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James 1:4

    James 1:4 Translations

    King James Version (KJV)

    But let patience have her perfect work, that ye may be perfect and entire, wanting nothing.

    American King James Version (AKJV)

    But let patience have her perfect work, that you may be perfect and entire, wanting nothing.

    American Standard Version (ASV)

    And let patience have its perfect work, that ye may be perfect and entire, lacking in nothing.

    Basic English Translation (BBE)

    But let this power have its full effect, so that you may be made complete, needing nothing.

    Webster's Revision

    And let patience have its perfect work, that ye may be perfect and entire, lacking in nothing.

    World English Bible

    Let endurance have its perfect work, that you may be perfect and complete, lacking in nothing.

    English Revised Version (ERV)

    And let patience have its perfect work, that ye may be perfect and entire, lacking in nothing.

    Definitions for James 1:4

    Let - To hinder or obstruct.

    Clarke's Commentary on James 1:4

    Let patience have her perfect work - That is, Continue faithful, and your patience will be crowned with its full reward; for in this sense is εργον, which we translate work, to be understood. It is any effect produced by a cause, as interest from money, fruit from tillage, gain from labor, a reward for services performed; the perfect work is the full reward. See many examples in Kypke.

    That ye may be perfect and entire - Τελειοι, Fully instructed, in every part of the doctrine of God, and in his whole will concerning you. Ὁλοκληροι, having all your parts, members, and portions; that ye may have every grace which constitutes the mind that was in Christ, so that your knowledge and holiness may be complete, and bear a proper proportion to each other. These expressions in their present application are by some thought to be borrowed from the Grecian games: the man was τελειος, perfect, who in any of the athletic exercises had got the victory; he was ὁλοκληρος, entire, having every thing complete, who had the victory in the pentathlon, in each of the five exercises. Of this use in the last term I do not recollect an example, and therefore think the expressions are borrowed from the sacrifices under the law. A victim was τελειος, perfect, that was perfectly sound, having no disease; it was ὁλοκληρος, entire, if it had all its members, having nothing redundant, nothing deficient. Be then to the Lord what he required his sacrifices to be; let your whole heart, your body, soul, and spirit, be sanctified to the Lord of hosts, that he may fill you with all his fullness.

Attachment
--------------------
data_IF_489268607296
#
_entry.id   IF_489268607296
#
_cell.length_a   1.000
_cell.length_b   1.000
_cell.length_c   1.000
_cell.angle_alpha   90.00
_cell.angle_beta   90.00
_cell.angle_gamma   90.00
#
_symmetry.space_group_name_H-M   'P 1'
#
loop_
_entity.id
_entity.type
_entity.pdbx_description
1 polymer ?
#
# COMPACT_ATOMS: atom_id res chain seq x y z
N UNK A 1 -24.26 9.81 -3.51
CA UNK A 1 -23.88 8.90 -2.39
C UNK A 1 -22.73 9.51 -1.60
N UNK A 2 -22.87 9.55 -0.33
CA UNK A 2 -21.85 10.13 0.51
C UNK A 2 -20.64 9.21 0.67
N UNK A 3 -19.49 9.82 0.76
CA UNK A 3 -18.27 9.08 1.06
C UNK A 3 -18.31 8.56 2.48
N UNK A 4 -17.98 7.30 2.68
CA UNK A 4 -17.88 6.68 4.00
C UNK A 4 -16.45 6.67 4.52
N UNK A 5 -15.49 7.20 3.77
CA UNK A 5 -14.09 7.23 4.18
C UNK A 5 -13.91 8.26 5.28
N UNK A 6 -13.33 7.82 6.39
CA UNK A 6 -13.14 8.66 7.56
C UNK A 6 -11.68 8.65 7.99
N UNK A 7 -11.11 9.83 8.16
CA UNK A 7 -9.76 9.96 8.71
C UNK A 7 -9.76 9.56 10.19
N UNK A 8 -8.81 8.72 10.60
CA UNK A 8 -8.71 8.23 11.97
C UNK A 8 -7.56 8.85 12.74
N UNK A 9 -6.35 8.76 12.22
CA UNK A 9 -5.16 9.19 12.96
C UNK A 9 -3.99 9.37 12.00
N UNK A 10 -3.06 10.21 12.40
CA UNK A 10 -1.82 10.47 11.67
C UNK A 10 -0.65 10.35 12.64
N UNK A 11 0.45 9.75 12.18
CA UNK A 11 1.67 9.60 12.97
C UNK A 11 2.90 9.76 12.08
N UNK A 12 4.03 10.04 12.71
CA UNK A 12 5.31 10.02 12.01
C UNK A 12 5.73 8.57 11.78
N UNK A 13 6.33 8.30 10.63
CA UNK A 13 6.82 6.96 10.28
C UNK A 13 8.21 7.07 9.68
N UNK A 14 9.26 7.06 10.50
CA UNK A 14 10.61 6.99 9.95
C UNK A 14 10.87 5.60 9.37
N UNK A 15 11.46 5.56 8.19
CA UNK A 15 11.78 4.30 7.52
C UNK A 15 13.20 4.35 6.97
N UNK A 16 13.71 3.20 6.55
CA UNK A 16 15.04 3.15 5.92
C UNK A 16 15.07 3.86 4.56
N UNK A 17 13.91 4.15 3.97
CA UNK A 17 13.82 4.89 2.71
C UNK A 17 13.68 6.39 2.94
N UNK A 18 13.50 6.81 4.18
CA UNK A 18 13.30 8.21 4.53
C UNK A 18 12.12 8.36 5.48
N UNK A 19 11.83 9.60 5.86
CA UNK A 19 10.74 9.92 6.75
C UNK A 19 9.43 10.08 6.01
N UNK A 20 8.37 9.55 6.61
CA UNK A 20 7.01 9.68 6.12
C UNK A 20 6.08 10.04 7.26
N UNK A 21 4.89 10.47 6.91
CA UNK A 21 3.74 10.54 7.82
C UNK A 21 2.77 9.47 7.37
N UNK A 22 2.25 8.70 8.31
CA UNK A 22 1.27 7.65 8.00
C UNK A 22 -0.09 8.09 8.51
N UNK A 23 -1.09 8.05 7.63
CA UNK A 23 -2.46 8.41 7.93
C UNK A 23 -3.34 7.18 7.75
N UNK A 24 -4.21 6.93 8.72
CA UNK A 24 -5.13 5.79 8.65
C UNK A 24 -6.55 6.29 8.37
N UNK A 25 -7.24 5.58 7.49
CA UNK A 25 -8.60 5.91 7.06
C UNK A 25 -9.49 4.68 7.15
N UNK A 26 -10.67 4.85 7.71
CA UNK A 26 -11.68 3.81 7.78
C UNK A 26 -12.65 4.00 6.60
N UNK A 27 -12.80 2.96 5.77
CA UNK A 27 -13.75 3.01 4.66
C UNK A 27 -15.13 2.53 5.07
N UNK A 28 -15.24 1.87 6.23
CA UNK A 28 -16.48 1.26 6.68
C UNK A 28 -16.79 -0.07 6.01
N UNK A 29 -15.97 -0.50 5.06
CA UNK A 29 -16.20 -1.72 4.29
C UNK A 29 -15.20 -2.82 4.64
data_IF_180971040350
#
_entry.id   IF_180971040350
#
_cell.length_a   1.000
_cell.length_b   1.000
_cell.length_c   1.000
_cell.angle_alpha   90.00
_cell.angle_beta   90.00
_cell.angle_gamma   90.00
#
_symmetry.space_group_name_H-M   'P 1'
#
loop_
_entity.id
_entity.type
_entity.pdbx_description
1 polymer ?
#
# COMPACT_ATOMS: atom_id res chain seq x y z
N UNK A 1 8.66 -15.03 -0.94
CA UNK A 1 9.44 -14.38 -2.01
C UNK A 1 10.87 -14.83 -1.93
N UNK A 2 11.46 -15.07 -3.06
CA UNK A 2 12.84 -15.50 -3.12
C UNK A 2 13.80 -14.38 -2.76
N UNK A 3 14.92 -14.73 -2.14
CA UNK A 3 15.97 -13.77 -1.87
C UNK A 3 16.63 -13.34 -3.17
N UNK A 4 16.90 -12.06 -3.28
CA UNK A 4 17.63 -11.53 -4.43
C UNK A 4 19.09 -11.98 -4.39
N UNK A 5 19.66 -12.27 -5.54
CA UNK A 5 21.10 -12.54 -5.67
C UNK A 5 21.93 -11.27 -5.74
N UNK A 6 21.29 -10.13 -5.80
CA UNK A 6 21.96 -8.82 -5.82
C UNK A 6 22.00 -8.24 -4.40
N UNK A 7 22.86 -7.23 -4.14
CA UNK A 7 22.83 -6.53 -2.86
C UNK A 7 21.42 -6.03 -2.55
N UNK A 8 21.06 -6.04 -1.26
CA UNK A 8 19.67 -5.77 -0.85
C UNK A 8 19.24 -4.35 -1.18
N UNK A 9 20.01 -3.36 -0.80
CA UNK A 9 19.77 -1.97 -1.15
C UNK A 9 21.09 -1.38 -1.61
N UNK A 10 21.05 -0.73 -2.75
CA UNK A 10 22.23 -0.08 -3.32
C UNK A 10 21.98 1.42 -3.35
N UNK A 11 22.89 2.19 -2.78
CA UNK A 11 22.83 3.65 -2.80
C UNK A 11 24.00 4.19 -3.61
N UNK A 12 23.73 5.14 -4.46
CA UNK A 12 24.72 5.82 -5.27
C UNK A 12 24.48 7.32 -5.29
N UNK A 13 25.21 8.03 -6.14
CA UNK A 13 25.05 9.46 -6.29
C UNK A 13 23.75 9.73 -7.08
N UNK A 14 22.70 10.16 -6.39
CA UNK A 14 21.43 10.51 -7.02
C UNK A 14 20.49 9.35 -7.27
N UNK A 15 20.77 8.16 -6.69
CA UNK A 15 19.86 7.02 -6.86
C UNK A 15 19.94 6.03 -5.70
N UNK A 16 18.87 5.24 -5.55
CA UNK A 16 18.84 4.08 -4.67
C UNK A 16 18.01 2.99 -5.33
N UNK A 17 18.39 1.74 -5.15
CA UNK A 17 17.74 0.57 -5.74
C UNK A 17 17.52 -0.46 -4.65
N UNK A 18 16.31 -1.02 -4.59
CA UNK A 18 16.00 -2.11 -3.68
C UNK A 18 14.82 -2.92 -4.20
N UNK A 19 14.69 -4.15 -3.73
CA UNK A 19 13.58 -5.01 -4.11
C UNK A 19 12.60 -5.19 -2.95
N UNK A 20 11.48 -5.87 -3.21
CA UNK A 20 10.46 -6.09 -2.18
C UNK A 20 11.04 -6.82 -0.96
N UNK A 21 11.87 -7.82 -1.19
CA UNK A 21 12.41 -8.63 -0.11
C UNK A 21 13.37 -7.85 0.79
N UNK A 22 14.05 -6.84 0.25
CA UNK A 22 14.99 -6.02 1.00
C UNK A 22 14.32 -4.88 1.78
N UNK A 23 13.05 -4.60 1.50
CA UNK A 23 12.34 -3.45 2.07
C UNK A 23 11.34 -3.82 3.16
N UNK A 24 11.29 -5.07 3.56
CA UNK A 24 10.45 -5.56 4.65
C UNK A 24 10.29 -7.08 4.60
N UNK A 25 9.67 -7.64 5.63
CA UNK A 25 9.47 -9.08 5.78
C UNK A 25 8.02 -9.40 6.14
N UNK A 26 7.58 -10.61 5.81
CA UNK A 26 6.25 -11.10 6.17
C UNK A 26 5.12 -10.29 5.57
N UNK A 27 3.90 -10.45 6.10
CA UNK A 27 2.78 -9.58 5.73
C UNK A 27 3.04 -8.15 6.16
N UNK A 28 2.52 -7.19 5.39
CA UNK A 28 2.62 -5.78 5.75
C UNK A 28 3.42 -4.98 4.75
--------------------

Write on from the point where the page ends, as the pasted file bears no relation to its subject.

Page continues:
Barnes' Notes on James 1:4

    But let patience have her perfect work - Let it be fairly developed; let it produce its appropriate effects without being hindered. Let it not be obstructed in its fair influence on the soul by murmurings, complaining, or rebellion. Patience under trials is fitted to produce important effects on the soul, and we are not to hinder them in any manner by a perverse spirit, or by opposition to the will of God. Every one who is afflicted should desire that the fair effects of affliction should be produced on his mind, or that there should be produced in his soul precisely the results which his trials are adapted to accomplish.

    That ye may be perfect and entire - The meaning of this is explained in the following phrase - "wanting nothing;" that is, that there may be nothing lacking to complete your character. There may be the elements of a good character; there may be sound principles, but those principles may not be fully carried out so as to show what they are. Afflictions, perhaps more than anything else, will do this, and we should therefore allow them to do all that they are adapted to do in developing what is good in us. The idea here is, that it is desirable not only to have the elements or principles of piety in the soul, but to have them fairly carried out, so as to show what is their real tendency and value. Compare the notes at 1 Peter 1:7. On the word "perfect," as used in the Scriptures, see the notes at Job 1:1. The word rendered "entire" (ὁλόκληροι holoklēroi) means, whole in every part. Compare the notes at 1 Thessalonians 5:23. The word occurs only in these two places. The corresponding noun (ὁλοκληρία holoklēria) occurs in Acts 3:16, rendered "perfect soundness."

    Wanting nothing - "Being left in nothing;" that is, everything being complete, or fully carried out.

    Wesley's Notes on James 1:4

    1:4 Let patience have its perfect work - Give it full scope, under whatever trials befal you. That ye may be perfect and entire - Adorned with every Christian grace. And wanting nothing - Which God requires in you.